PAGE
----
Book review: 'Wayfarer' is thrilling conclusion to duology
Posted January 7
"Wayfarer" by Alexandra Bracken picks up where its predecessor left off: taking the reader through time, traveling around the world and through history, and attempting to fix the timeline and destroy the device that makes it all possible, the astrolabe.
When readers meet Etta in "Passenger," she doesn't know anything about time travel or her mom's true past. By the end of the book, she's been back in time, traveled from London to Damascus, discovered her family's secrets and fallen in love with Nicholas, an 18th-century privateer.
At the beginning of "Wayfarer," she is alone after alterations in the timeline became so severe that she was bounced back in time to the last year the timeline had in common with its original events. Nicholas is still in Damascus, reeling because the last time he saw Etta, she was bleeding from a gunshot wound.
"Wayfarer" alternates chapters between Etta's and Nicholas' points of view, chronicling their journey to not only return to one another but also solve the issues with the timeline and destroy the astrolabe once and for all.
Etta pairs up with Nicholas' half-brother Julian and infiltrates the Thorns, a rebel group who is also trying to return the timeline to its original state, and discovers family she never knew she had. This complicates her decision to find Nicholas and destroy the astrolabe.
Nicholas reluctantly teams up with Sofia, his distant cousin who is also responsible for Etta's involvement in time travel, and mercenary Li Min to track Etta and the missing astrolabe. He is torn between promises made to his family, the Ironwoods, and his choice to mend the timeline, which is growing weaker every day.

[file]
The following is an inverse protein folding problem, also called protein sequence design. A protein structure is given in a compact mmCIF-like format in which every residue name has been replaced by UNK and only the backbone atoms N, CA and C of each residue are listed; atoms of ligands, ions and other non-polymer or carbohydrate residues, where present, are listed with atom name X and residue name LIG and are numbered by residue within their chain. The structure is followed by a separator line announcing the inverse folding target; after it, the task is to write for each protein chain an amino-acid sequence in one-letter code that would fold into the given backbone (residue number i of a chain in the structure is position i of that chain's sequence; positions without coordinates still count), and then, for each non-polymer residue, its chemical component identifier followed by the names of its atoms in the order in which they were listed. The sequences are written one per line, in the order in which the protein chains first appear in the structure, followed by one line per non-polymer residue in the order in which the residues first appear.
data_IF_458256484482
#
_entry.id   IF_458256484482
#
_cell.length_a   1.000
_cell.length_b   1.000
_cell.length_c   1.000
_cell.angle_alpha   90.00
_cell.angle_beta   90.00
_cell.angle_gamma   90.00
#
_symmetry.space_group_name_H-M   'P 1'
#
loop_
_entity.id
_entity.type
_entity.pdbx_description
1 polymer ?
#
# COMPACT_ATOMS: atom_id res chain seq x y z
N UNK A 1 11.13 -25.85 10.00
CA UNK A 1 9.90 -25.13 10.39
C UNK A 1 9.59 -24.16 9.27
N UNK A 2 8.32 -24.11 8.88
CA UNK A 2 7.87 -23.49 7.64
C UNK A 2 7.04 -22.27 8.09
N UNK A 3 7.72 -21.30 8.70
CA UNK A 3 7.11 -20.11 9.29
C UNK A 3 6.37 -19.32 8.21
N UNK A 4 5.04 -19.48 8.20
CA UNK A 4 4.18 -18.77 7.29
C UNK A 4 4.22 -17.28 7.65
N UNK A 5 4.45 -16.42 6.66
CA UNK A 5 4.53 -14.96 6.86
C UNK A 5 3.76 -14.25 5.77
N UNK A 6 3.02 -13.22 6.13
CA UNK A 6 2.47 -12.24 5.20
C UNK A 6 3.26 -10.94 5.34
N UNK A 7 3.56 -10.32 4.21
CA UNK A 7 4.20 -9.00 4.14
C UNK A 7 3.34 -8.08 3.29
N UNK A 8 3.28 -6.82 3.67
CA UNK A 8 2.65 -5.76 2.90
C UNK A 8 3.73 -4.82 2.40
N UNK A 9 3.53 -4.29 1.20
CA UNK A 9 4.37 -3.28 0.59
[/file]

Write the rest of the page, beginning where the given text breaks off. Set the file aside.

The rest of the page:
Bracken writes compelling characters involved in an intricate plot, keeping readers on their toes, traveling through time, never knowing where or when they'll end up. Each time and place is so detailed that the richness of history comes through in this fictional tale.
The freshness of a love story conflicted by time instead of a triangle involving another suitor keeps the romance believable. The other love stories, among family and friends, deepen the characters and weave a web of reality throughout the fantasy.
Bracken does an impeccable job of tying together the many strings of time travel and character journeys into a thrilling and satisfying end to her duology.
"Wayfarer" contains multiple scenes of graphic violence. There is no sexual content or swearing.
Tara Creel is a Logan-native-turned-California-girl and mother of four boys. Her email is firstname.lastname@example.org, and she blogs at taracreelbooks.wordpress.com.